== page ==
Ask for more and we will consider hiring foreign domestic helpers elsewhere.
This seemed to be the message of Secretary for Labour Chris Sun when asked for his reaction to the reported plan of Indonesia to pass on to employers all fees incurred in hiring its FDWs.
Sun said Hong Kong employers of Indonesian helpers should not be asked to pay more.
He also said the SAR government has repeatedly told Indonesian authorities not to let any changes in its domestic workers policy burden local employers or reduce the Indonesian helpers’ employment opportunities in Hong Kong.
Sun said he would meet with the Indonesian consul general to Hong Kong to hopefully resolve the matter.
“We hope that the Indonesian side can find a proper solution,” he said.
At the same time, he said Hong Kong has been actively looking for new source countries of FDWs, and will soon meet with officials of Cambodia and Bangladesh in this regard.
However, this is not the first time Hong Kong has tapped the two Southeast Asian countries to fill its growing demand for domestic workers, especially caregivers. But its previous attempts were not so successful as the workers’ religious practices served as hindrance.
By to an Indonesian recruiters delegation that visited Hong Kong recently, the plan is to enforce a no-placement fee policy towards it migrant workers, and pass on all the recruitment costs to employers, including training and medical examination fees.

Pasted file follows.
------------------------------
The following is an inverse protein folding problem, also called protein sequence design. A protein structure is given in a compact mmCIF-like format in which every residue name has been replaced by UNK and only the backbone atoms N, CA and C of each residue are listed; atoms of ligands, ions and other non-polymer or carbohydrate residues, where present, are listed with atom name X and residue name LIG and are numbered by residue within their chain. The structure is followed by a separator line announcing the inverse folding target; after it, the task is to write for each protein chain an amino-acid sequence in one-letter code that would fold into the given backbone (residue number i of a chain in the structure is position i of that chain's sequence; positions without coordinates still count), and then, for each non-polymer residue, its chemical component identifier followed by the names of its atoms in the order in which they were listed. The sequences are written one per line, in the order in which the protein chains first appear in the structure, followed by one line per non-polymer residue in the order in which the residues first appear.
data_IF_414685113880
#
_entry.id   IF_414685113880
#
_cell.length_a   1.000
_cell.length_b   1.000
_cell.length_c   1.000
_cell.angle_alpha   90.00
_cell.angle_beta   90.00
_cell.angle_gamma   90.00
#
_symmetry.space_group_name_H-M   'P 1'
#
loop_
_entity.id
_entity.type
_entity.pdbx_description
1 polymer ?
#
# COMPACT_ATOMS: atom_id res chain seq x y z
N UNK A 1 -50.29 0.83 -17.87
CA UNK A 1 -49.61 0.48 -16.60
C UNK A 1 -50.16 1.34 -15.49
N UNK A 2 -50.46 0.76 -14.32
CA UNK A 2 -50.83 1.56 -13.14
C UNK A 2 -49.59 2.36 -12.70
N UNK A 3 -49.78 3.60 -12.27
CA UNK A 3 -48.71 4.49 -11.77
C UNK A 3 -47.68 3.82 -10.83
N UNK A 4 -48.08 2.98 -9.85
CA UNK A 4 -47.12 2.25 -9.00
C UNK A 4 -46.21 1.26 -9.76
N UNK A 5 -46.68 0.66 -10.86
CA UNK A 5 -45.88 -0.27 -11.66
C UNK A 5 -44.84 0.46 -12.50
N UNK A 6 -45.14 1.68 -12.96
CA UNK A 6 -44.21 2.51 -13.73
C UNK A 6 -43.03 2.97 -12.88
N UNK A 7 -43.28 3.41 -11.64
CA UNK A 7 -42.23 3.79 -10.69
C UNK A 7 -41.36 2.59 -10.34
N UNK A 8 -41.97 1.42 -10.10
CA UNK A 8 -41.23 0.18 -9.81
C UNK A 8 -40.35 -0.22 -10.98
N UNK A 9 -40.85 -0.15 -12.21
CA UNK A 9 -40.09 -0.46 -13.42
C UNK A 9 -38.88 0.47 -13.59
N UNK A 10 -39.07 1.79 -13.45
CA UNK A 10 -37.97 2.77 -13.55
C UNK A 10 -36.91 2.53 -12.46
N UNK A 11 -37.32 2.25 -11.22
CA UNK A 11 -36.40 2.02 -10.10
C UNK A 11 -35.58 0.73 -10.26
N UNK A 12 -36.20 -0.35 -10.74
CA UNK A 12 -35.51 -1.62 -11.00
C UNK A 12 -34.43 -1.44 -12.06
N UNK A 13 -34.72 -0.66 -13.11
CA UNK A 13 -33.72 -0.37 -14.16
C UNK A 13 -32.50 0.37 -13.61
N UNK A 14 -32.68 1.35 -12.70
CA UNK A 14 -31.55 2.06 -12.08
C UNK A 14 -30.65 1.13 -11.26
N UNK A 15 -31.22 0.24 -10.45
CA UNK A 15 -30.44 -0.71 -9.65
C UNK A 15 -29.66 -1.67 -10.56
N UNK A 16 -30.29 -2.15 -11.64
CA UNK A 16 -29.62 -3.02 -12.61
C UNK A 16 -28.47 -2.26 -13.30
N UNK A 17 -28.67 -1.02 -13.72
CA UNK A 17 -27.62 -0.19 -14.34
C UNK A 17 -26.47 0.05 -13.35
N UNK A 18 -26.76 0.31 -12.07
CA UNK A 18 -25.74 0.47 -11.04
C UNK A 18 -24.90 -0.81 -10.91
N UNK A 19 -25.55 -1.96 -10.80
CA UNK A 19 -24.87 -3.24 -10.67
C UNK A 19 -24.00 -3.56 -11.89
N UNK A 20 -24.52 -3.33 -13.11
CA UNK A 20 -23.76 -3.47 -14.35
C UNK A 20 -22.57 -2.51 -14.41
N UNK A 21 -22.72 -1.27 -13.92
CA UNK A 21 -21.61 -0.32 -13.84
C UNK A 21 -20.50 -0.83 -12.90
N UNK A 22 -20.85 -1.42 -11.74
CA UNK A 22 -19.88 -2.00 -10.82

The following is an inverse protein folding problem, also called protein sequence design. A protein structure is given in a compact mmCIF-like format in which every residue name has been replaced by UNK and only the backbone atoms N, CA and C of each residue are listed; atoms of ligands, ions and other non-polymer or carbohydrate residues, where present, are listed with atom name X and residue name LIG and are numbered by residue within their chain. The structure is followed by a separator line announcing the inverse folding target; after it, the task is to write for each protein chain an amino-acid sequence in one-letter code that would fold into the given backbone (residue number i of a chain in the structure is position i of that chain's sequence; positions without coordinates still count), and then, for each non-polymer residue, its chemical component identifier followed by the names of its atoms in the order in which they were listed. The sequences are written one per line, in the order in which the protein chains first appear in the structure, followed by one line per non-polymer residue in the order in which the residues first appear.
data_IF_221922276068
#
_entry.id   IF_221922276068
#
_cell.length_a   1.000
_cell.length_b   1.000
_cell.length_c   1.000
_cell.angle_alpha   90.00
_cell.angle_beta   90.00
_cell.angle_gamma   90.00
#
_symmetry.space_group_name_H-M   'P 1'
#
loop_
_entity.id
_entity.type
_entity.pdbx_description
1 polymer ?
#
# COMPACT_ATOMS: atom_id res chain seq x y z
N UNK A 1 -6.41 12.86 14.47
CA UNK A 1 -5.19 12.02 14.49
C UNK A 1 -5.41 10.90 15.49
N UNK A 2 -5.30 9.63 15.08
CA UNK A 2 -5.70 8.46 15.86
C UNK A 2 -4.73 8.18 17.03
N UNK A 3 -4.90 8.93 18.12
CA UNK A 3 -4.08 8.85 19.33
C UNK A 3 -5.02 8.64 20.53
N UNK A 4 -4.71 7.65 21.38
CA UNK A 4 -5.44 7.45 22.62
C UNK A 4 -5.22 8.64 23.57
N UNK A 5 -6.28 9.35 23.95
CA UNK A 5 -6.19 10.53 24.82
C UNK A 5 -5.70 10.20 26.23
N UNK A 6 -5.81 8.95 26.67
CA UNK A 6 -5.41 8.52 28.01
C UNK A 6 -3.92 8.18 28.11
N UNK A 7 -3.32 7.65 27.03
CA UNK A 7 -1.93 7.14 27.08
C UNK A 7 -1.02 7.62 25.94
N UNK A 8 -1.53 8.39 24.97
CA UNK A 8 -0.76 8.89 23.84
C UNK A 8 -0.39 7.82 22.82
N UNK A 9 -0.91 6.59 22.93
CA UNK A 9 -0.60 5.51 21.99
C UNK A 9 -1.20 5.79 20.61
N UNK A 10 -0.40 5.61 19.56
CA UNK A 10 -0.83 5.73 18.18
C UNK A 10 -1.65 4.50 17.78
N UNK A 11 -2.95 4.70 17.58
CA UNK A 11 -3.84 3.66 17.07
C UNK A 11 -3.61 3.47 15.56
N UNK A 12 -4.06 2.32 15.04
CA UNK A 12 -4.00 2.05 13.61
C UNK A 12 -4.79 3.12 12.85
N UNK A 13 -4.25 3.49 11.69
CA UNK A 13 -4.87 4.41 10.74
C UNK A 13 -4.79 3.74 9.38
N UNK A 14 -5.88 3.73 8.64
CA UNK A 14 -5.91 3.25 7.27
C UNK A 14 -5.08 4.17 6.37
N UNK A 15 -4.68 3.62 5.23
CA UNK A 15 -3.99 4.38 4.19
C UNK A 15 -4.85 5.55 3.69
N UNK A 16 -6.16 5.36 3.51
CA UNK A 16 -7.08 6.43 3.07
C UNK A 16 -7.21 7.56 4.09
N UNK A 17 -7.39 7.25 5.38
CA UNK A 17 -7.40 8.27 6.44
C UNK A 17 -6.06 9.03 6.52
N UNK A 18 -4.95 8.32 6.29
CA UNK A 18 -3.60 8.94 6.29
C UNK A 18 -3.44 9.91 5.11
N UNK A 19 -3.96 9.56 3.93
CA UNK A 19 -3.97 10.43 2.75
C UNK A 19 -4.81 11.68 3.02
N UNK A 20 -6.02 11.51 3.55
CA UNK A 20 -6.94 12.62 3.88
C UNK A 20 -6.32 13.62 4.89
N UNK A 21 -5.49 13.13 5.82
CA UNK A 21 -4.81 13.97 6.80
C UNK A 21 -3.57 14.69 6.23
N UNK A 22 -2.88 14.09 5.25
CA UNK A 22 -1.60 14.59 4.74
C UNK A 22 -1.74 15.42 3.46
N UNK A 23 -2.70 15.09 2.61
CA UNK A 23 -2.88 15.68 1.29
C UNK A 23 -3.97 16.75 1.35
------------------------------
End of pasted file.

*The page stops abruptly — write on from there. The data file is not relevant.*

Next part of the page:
The new regulation is bound to affect nearly half of all employers in Hong Kong, as 41% of all of the city’s 338,000 domestic helpers are from Indonesia.
Indonesian domestic workers are themselves not impressed with the plan to step up the implementation of the zero-placement fee policy. Despite the scheme being announced by their government in 2020, it has failed to provide them relief from the steep fees charged them by agents.
A group organized by JBM, a network of Indonesian migrant workers, is set to stage a protest outside the Indonesian consulate this Sunday to denounce the failure of their government to protect them from having to pay illegal fees to Agents.
“The zero agency fee rule is ideal on paper, but is impractical in reality, said a statement from the JBM.
Currently, Indonesian migrant workers are still charged between $12,000 to $20,000 in recruitment fees, despite the new rule being passed over the pandemic, said the group.
“If the IMWs (Indonesian migrant worker) experience layoffs, they can be charged a new fee of $4,000-$6,000,” said JBM.
The group also pointed out that although the Philippines has long touted a no-placement fee policy for its workers in Hong Kong, they are still charged by agents between $5,000 to $8,000 before they can leave the country.